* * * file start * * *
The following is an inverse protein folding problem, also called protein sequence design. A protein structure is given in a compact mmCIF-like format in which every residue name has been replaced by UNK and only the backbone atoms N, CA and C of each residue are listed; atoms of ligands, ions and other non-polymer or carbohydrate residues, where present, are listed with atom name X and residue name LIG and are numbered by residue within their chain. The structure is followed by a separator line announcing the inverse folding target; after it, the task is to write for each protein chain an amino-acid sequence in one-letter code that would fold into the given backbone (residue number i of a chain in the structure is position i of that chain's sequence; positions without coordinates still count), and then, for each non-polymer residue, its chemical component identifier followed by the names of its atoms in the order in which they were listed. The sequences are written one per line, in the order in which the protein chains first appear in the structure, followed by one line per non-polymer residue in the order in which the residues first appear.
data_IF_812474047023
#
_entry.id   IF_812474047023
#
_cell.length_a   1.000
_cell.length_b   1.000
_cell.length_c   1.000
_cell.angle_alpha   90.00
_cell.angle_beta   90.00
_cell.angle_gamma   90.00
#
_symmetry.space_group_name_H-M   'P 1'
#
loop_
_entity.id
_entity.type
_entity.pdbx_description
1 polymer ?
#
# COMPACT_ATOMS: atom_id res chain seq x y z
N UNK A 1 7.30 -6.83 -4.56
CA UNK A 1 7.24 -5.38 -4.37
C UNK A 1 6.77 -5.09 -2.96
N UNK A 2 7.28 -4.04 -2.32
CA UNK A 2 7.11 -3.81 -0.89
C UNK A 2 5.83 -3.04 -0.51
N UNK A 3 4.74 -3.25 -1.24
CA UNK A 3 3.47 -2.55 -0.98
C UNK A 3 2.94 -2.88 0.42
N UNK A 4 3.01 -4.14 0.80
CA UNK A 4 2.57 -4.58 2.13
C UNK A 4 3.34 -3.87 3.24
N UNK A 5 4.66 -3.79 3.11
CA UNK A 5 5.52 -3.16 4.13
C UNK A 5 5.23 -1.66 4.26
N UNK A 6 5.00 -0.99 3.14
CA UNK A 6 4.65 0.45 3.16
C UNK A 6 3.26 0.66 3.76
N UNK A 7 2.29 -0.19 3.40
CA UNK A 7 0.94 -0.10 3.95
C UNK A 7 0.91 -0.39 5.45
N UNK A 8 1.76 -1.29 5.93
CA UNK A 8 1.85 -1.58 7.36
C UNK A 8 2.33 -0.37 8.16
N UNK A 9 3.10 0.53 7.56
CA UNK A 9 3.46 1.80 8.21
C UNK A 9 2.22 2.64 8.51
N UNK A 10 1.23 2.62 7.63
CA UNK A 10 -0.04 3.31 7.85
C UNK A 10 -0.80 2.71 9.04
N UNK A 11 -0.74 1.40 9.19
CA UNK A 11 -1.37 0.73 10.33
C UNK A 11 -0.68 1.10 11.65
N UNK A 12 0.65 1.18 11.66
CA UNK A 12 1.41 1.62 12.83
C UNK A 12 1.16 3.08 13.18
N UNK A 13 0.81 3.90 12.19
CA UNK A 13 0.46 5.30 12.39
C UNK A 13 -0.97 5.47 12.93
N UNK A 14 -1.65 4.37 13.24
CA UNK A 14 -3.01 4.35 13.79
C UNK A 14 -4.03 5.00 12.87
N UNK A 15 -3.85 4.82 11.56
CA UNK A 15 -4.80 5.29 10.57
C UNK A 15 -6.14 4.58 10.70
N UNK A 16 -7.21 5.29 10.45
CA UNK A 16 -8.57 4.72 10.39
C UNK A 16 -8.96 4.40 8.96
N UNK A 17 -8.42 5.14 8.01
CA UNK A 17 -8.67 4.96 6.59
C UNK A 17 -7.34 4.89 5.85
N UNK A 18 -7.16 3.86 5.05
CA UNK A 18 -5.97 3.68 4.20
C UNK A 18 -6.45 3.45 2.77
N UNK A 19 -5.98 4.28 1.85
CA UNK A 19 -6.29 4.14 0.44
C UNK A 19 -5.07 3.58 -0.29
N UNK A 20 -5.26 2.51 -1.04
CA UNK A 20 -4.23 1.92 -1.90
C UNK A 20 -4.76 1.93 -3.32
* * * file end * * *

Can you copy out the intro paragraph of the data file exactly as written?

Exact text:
The following is an inverse protein folding problem, also called protein sequence design. A protein structure is given in a compact mmCIF-like format in which every residue name has been replaced by UNK and only the backbone atoms N, CA and C of each residue are listed; atoms of ligands, ions and other non-polymer or carbohydrate residues, where present, are listed with atom name X and residue name LIG and are numbered by residue within their chain. The structure is followed by a separator line announcing the inverse folding target; after it, the task is to write for each protein chain an amino-acid sequence in one-letter code that would fold into the given backbone (residue number i of a chain in the structure is position i of that chain's sequence; positions without coordinates still count), and then, for each non-polymer residue, its chemical component identifier followed by the names of its atoms in the order in which they were listed. The sequences are written one per line, in the order in which the protein chains first appear in the structure, followed by one line per non-polymer residue in the order in which the residues first appear.